Harnessing Ohio State's Innovative Engine
The OSUCCC – James and the University are preparing an initiative to methodically develop cancer therapeutics
By TIMOTHY WRIGHT director, Drug Development Institute
After a long career in the pharmaceutical industry, I recently joined Ohio State and the OSUCCC – James to help advance a drug-development initiative at the University and cancer center. After careful consideration, I concluded that the endeavor holds great potential to benefit cancer patients in Ohio and beyond. My role is to facilitate the work of the OSUCCC – James research community and to work with Ohio State’s Technology Commercialization Office (TCO) to optimize the value from our research inventions.
It takes many people and diverse expertise to develop anticancer agents. Scientists and clinicians are essential, of course, but the needed know-how goes beyond that. It can include engineers to help solve solubility problems and experts who can navigate intellectual property laws, assess market opportunities and negotiate agreements. For chemo-preventive agents, experts are needed in agriculture, food technology and nutrition. Systems are needed to manage product portfolios and to match developmental milestones with funding support.
As a broad-based, land-grant university, Ohio State possesses much of this expertise:
- The OSUCCC – James has nearly 300 investigators from 11 of Ohio State’s 14 colleges. They include some 50 members in the Experimental Therapeutics Program from the colleges of Medicine, Pharmacy, Engineering, Veterinary Medicine and Business.
- The OSUCCC – James Molecular Carcinogenesis and Chemoprevention Program and the University’s Crops to Clinic program include members from the colleges of Food, Agricultural and Environmental Sciences; Arts and Sciences; Education and Human Ecology; Public Health; and Veterinary Medicine, as well as Medicine and Pharmacy.
- Ohio State is one of only seven centers funded by the National Cancer Institute (NCI) to conduct both phase I and phase II clinical trials on new anticancer agents sponsored by the NCI.
A nascent drug-development pipeline already exists, much of it in the discovery phase. There is huge potential for an early-stage pipeline to create value.
Two targeted agents invented by OSUCCC – James investigators are already in early-phase clinical trials: AR-12, for solid tumors, and AR-42, a histone deacetylase inhibitor for relapsed or treatment-resistant multiple myeloma, chronic lymphocytic leukemia or lymphoma. More agents – synthetic and natural-product based, therapeutic and chemopreventive – are in the pipeline.
Furthermore, the timing is good to establish a drug-development initiative at Ohio State. Currently, the pharmaceutical and biotechnology industries are reducing their in-house research budgets and establishing external research and development partnerships. This is a long-term trend.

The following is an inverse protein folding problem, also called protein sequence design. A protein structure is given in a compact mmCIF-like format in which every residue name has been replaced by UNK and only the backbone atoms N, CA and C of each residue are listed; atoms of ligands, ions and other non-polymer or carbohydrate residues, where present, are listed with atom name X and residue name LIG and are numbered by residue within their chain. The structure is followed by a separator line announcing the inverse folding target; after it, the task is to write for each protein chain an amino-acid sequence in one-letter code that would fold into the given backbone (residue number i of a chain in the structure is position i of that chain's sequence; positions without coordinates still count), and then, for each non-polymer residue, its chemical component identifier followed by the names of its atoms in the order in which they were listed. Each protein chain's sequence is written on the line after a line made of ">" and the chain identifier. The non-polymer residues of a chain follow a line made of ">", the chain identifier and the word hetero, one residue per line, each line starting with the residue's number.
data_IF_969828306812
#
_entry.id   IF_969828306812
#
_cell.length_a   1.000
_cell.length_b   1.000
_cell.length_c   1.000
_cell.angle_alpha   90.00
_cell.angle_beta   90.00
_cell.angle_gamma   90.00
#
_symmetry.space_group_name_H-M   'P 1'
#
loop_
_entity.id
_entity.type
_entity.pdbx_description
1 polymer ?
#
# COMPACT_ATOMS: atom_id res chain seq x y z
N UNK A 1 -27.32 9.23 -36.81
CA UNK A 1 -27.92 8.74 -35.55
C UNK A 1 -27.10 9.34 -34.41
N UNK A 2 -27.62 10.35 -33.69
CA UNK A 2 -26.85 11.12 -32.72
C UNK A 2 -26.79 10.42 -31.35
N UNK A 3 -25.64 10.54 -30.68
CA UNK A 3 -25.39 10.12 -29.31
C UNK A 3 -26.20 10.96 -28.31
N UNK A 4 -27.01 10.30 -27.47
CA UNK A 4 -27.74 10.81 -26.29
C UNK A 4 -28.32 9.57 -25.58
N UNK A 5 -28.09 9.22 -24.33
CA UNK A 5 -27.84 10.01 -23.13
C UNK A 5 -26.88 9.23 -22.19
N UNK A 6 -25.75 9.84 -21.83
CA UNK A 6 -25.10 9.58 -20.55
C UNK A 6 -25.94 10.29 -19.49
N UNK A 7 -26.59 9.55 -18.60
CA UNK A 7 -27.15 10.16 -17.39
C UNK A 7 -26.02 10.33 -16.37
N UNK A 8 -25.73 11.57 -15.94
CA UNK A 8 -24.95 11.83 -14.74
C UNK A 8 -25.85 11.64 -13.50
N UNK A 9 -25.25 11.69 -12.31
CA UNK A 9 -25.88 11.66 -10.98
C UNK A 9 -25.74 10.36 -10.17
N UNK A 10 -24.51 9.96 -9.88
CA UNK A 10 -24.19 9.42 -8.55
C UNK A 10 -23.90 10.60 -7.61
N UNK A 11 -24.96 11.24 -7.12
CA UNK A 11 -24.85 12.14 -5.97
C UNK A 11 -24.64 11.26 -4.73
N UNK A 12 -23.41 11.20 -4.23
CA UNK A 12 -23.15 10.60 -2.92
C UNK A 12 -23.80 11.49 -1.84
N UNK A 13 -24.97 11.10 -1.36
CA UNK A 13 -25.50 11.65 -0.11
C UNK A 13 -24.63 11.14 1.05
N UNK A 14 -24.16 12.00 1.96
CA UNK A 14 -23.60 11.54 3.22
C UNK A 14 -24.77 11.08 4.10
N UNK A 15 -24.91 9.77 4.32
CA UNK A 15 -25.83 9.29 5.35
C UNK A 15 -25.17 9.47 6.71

Our goal at Ohio State is to develop a model of collaboration that encourages pharmaceutical and biotech companies to partner with the OSUCCC – James to develop novel anticancer agents. These partnerships will help fund drug-development research at the OSUCCC – James, and products that are commercialized will produce royalties that can be invested in University research programs.
We are developing a methodology to advance a drug-development program systematically. The installation of project and portfolio management tools is under way. We are leveraging the capabilities of the University to advance these agents along a predetermined project plan that includes important milestones and “go/no-go” decision points.
Drug development is about science, but it’s also about economics. To ensure a robust drug-development initiative, we will create a project plan for select drugs. This includes timing of experiments and determining who is accountable for what and when. A sound understanding of the time, costs and probability of technical success to develop a compound is essential in determining if investment should be pursued, as this forms the basis for key assumptions that ultimately drive financial valuation.
I am working with our researchers to generate data and with the TCO to facilitate appropriate patent filings to ensure that we can capture value down the road. The structure we are creating will mimic certain core processes of a pharmaceutical company while remaining academically sensitive. We must promote smart academic freedom to publish, and we must avoid conflicts of interest while also creating value for the inventions that are discovered and that mature here.
Few universities can match Ohio State’s competitive scale and diverse capabilities, but bringing together the many colleges, departments and investigators into a single functioning system is a sensitive undertaking. We must be inclusive and good communicators as we build this initiative. Everyone involved must understand the many benefits it holds for the University, for cancer patients and their families, and for the efforts of the OSUCCC – James to achieve a cancer-free world.